OFAC Changes Its Mind on Aggregate SDN Ownership
On August 13, 2014, the Office of Foreign Assets Control (OFAC) updated its 2008 guidance regarding how to treat entities potentially owned or controlled by Specially Designated Nationals (SDNs). While the new guidance confirms several longstanding OFAC positions, it also reverses OFAC's recent guidance with respect to how to address the aggregation of SDN ownership interests in an entity.
OFAC's new guidance reaffirms several aspects of long-standing OFAC interpretation, including that all entities that are owned 50 percent or more by an SDN, directly or indirectly, are considered designated by operation of law and must be treated as SDNs subject to the same restrictions as the person by which they are owned.
Importantly, however, the new guidance goes further. Reversing earlier guidance issued in the form of Frequently Asked Questions on the Russia/Ukraine sanctions, OFAC has now extended this guidance to aggregate ownership, indicating that if an entity is 50 percent or more owned "in the aggregate, directly or indirectly … by one or more blocked persons" it is considered to be an SDN.
In a revised set of Frequently Asked Questions issued contemporaneously, OFAC made this point more explicitly: "On August 13, 2014, OFAC indicated in its revised 50 Percent Rule guidance that OFAC's 50 Percent Rule applies to entities owned 50 percent or more in the aggregate by one or more blocked persons. Accordingly, if Blocked Person X owns 25 percent of Entity A, and Blocked Person Y owns another 25 percent of Entity A, Entity A is considered to be blocked." Aggregation applies across sanctions programs.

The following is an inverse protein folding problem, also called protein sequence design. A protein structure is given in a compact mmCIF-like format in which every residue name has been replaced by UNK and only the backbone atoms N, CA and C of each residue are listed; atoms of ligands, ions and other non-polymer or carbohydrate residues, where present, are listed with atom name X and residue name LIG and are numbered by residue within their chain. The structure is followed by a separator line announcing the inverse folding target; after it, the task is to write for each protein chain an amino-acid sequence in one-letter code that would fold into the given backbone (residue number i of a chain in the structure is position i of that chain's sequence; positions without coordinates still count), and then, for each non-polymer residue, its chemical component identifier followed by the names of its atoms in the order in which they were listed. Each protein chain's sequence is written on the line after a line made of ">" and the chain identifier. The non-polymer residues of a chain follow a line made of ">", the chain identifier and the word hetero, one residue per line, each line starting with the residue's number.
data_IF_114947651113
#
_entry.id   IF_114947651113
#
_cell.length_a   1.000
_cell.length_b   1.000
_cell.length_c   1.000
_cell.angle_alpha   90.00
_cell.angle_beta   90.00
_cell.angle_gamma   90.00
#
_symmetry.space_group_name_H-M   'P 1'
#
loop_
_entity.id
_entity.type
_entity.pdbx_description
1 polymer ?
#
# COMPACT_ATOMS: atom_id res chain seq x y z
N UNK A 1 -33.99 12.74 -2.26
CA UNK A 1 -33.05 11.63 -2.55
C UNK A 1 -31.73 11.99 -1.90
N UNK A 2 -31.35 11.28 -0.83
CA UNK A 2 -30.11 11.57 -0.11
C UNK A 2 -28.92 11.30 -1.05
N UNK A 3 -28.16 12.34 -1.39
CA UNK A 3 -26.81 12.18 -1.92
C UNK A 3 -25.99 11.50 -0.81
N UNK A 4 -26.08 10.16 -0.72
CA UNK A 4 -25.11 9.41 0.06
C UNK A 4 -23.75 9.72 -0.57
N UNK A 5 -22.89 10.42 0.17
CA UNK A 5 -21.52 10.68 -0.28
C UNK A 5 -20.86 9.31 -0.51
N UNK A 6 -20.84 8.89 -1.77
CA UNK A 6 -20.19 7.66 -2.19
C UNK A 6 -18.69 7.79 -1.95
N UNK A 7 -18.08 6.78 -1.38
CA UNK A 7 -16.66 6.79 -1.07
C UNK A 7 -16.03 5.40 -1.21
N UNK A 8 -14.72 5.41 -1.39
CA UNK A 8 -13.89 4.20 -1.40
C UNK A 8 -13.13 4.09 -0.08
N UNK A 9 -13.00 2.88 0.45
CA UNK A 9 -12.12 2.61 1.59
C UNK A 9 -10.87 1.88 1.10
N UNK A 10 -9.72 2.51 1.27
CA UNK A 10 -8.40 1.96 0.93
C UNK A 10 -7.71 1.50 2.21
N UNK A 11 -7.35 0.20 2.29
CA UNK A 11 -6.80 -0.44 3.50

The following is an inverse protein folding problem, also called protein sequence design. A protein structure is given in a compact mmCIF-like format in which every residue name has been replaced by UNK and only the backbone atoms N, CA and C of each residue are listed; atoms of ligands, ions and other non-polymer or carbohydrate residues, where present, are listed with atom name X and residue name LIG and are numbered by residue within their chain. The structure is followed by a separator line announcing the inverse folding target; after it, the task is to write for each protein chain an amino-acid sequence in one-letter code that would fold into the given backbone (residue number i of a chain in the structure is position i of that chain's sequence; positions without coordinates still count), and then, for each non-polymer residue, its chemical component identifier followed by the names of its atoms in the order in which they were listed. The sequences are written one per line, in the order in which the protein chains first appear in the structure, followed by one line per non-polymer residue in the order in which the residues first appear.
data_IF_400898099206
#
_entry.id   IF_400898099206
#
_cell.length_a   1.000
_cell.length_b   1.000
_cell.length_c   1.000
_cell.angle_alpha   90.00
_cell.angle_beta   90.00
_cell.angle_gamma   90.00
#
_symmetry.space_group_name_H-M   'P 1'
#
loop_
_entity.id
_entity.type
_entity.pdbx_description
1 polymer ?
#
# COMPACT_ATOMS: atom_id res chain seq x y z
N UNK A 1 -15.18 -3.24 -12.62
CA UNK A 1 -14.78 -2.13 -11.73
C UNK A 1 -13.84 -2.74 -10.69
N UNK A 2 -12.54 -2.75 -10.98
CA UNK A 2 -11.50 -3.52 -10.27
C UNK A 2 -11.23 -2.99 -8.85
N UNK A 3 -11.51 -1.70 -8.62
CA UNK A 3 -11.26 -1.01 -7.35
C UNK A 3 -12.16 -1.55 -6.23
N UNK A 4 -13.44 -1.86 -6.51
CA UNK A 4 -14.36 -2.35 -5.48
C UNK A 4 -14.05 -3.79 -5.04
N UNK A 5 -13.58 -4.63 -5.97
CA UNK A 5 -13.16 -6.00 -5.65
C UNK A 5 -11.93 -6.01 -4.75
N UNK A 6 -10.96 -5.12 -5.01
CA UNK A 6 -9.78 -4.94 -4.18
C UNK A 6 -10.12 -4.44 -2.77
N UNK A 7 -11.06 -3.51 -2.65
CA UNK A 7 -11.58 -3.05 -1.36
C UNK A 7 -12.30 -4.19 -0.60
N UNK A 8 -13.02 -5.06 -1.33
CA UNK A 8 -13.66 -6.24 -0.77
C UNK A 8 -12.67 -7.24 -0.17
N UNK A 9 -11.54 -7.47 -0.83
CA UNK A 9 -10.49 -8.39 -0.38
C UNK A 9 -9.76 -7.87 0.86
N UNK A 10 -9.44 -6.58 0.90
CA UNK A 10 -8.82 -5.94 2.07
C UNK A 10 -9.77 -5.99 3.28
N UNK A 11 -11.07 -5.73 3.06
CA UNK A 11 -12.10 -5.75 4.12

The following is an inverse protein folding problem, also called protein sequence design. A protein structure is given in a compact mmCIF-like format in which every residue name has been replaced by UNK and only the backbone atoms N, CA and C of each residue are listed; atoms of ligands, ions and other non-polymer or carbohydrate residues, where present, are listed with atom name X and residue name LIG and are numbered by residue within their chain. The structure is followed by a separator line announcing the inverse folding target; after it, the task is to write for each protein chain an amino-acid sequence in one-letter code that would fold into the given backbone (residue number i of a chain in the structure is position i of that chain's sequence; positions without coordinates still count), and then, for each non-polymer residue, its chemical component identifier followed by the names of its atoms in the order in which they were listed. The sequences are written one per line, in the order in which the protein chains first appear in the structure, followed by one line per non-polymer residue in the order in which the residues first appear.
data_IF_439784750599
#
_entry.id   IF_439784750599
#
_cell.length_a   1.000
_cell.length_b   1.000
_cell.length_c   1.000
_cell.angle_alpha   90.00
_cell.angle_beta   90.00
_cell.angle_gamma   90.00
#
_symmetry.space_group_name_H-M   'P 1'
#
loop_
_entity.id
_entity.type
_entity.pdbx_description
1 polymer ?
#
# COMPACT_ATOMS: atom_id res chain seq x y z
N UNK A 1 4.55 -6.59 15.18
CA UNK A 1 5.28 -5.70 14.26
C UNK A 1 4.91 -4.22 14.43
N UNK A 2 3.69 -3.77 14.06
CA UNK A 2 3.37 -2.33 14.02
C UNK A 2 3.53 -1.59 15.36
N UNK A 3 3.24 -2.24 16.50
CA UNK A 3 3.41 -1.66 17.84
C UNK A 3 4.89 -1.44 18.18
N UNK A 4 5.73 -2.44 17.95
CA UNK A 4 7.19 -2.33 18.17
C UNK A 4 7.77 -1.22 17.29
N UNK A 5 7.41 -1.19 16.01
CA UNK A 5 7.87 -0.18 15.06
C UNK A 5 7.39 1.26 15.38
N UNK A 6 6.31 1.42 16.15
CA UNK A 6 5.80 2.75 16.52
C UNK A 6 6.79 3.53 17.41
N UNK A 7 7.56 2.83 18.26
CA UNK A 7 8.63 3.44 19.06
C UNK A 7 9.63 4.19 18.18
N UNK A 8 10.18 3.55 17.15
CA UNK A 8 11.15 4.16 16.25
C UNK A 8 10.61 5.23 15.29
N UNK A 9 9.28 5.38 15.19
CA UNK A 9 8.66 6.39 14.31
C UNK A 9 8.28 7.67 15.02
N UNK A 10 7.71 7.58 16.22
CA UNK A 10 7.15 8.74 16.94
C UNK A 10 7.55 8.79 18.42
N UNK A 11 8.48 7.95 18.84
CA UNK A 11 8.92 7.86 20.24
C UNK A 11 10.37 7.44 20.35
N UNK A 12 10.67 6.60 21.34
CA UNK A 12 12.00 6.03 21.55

In its FAQs, OFAC issued several additional clarifications. First, "indirect" ownership for purposes of the 50 Percent Rule means entities that are owned through another entity or entities that are 50 percent or more owned in the aggregate by the blocked persons. OFAC provided five examples to illustrate how this indirect ownership rule works in practice.
Second, OFAC clarified that if SDNs divest their ownership interest in another entity in a transaction entirely outside U.S. jurisdiction such that the SDN ownership is now less than 50 percent, the now-divested entity is no longer considered to be an SDN by operation of law. If the property comes within the United States (or within the control of a U.S. person) before divestment however, it would remain blocked because OFAC does not recognize subsequent unlicensed transfers of blocked property.
Finally, OFAC clarified that its 50 Percent Rule applies only to certain sanctions programs. OFAC expressly identified Cuba and Sudan as having broader definitions of blocked by operation of law.
OFAC provided no transition period, general authorization to unwind involvement in now potentially prohibited transactions, or any guidance regarding how to treat interactions with newly designated entities.
For more information, please contact the professional(s) listed below, or your regular Crowell & Moring contact.